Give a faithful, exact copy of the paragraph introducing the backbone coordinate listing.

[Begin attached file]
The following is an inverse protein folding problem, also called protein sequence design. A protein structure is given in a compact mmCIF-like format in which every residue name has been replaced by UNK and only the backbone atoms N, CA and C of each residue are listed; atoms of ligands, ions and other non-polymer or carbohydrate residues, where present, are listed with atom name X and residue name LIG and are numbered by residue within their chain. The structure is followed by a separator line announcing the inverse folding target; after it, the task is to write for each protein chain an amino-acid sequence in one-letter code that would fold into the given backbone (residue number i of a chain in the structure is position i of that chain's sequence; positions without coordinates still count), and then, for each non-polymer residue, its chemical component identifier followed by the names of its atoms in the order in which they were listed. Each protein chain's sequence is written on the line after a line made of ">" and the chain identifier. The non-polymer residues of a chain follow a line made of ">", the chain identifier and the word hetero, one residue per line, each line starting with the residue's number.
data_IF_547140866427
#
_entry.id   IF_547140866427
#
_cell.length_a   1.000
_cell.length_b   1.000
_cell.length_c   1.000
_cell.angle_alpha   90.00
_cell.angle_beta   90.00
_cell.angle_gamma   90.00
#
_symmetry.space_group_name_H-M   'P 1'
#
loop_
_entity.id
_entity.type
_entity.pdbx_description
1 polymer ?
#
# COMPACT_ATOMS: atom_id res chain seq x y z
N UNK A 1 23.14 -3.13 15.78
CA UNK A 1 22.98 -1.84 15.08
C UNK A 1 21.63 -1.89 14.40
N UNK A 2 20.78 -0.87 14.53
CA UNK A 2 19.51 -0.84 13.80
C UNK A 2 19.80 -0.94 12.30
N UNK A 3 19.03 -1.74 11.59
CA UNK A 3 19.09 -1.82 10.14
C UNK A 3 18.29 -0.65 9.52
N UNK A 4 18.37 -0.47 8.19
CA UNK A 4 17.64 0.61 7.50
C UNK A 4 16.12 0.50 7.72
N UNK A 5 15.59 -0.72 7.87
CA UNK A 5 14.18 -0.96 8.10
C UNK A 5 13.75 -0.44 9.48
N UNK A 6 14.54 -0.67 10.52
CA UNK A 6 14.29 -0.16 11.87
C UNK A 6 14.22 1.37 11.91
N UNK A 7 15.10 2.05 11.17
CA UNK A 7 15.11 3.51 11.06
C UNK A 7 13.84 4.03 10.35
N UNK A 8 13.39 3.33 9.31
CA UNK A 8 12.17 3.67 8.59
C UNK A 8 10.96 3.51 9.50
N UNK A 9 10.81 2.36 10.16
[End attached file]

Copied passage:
The following is an inverse protein folding problem, also called protein sequence design. A protein structure is given in a compact mmCIF-like format in which every residue name has been replaced by UNK and only the backbone atoms N, CA and C of each residue are listed; atoms of ligands, ions and other non-polymer or carbohydrate residues, where present, are listed with atom name X and residue name LIG and are numbered by residue within their chain. The structure is followed by a separator line announcing the inverse folding target; after it, the task is to write for each protein chain an amino-acid sequence in one-letter code that would fold into the given backbone (residue number i of a chain in the structure is position i of that chain's sequence; positions without coordinates still count), and then, for each non-polymer residue, its chemical component identifier followed by the names of its atoms in the order in which they were listed. Each protein chain's sequence is written on the line after a line made of ">" and the chain identifier. The non-polymer residues of a chain follow a line made of ">", the chain identifier and the word hetero, one residue per line, each line starting with the residue's number.